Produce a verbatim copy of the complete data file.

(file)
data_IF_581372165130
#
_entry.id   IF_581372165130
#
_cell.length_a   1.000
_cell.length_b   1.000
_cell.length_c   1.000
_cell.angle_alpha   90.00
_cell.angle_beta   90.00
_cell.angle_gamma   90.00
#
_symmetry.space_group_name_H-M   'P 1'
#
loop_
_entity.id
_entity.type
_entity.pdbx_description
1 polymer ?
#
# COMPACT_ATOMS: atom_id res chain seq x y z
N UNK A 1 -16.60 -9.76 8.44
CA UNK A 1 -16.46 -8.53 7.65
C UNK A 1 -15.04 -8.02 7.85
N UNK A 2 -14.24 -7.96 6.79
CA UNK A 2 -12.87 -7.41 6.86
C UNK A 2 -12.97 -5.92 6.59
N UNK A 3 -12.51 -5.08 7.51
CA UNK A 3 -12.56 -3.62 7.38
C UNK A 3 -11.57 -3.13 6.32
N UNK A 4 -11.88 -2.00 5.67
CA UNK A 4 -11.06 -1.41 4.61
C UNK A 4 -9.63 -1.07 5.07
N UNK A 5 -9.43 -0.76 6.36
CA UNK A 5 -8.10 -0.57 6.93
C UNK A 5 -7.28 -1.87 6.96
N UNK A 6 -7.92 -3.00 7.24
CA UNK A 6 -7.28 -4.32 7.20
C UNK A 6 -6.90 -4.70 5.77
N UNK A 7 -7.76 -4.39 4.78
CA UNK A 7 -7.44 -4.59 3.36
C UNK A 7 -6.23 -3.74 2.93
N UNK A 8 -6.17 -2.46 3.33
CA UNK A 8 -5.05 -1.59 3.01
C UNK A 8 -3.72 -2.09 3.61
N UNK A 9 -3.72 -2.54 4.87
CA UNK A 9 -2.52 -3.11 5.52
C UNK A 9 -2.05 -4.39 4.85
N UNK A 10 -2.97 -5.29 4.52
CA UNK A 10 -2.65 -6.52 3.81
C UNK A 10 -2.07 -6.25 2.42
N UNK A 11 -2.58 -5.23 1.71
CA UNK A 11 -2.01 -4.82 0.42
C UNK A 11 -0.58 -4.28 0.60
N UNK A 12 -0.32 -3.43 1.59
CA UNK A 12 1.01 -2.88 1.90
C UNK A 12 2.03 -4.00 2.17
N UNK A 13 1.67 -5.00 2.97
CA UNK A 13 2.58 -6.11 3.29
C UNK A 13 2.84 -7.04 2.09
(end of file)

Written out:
data_IF_581372165130
#
_entry.id   IF_581372165130
#
_cell.length_a   1.000
_cell.length_b   1.000
_cell.length_c   1.000
_cell.angle_alpha   90.00
_cell.angle_beta   90.00
_cell.angle_gamma   90.00
#
_symmetry.space_group_name_H-M   'P 1'
#
loop_
_entity.id
_entity.type
_entity.pdbx_description
1 polymer ?
#
# COMPACT_ATOMS: atom_id res chain seq x y z
N UNK A 1 -16.60 -9.76 8.44
CA UNK A 1 -16.46 -8.53 7.65
C UNK A 1 -15.04 -8.02 7.85
N UNK A 2 -14.24 -7.96 6.79
CA UNK A 2 -12.87 -7.41 6.86
C UNK A 2 -12.97 -5.92 6.59
N UNK A 3 -12.51 -5.08 7.51
CA UNK A 3 -12.56 -3.62 7.38
C UNK A 3 -11.57 -3.13 6.32
N UNK A 4 -11.88 -2.00 5.67
CA UNK A 4 -11.06 -1.41 4.61
C UNK A 4 -9.63 -1.07 5.07
N UNK A 5 -9.43 -0.76 6.36
CA UNK A 5 -8.10 -0.57 6.93
C UNK A 5 -7.28 -1.87 6.96
N UNK A 6 -7.92 -3.00 7.24
CA UNK A 6 -7.28 -4.32 7.20
C UNK A 6 -6.90 -4.70 5.77
N UNK A 7 -7.76 -4.39 4.78
CA UNK A 7 -7.44 -4.59 3.36
C UNK A 7 -6.23 -3.74 2.93
N UNK A 8 -6.17 -2.46 3.33
CA UNK A 8 -5.05 -1.59 3.01
C UNK A 8 -3.72 -2.09 3.61
N UNK A 9 -3.72 -2.54 4.87
CA UNK A 9 -2.52 -3.11 5.52
C UNK A 9 -2.05 -4.39 4.85
N UNK A 10 -2.97 -5.29 4.52
CA UNK A 10 -2.65 -6.52 3.81
C UNK A 10 -2.07 -6.25 2.42
N UNK A 11 -2.58 -5.23 1.71
CA UNK A 11 -2.01 -4.82 0.42
C UNK A 11 -0.58 -4.28 0.60
N UNK A 12 -0.32 -3.43 1.59
CA UNK A 12 1.01 -2.88 1.90
C UNK A 12 2.03 -4.00 2.17
N UNK A 13 1.67 -5.00 2.97
CA UNK A 13 2.58 -6.11 3.29
C UNK A 13 2.84 -7.04 2.09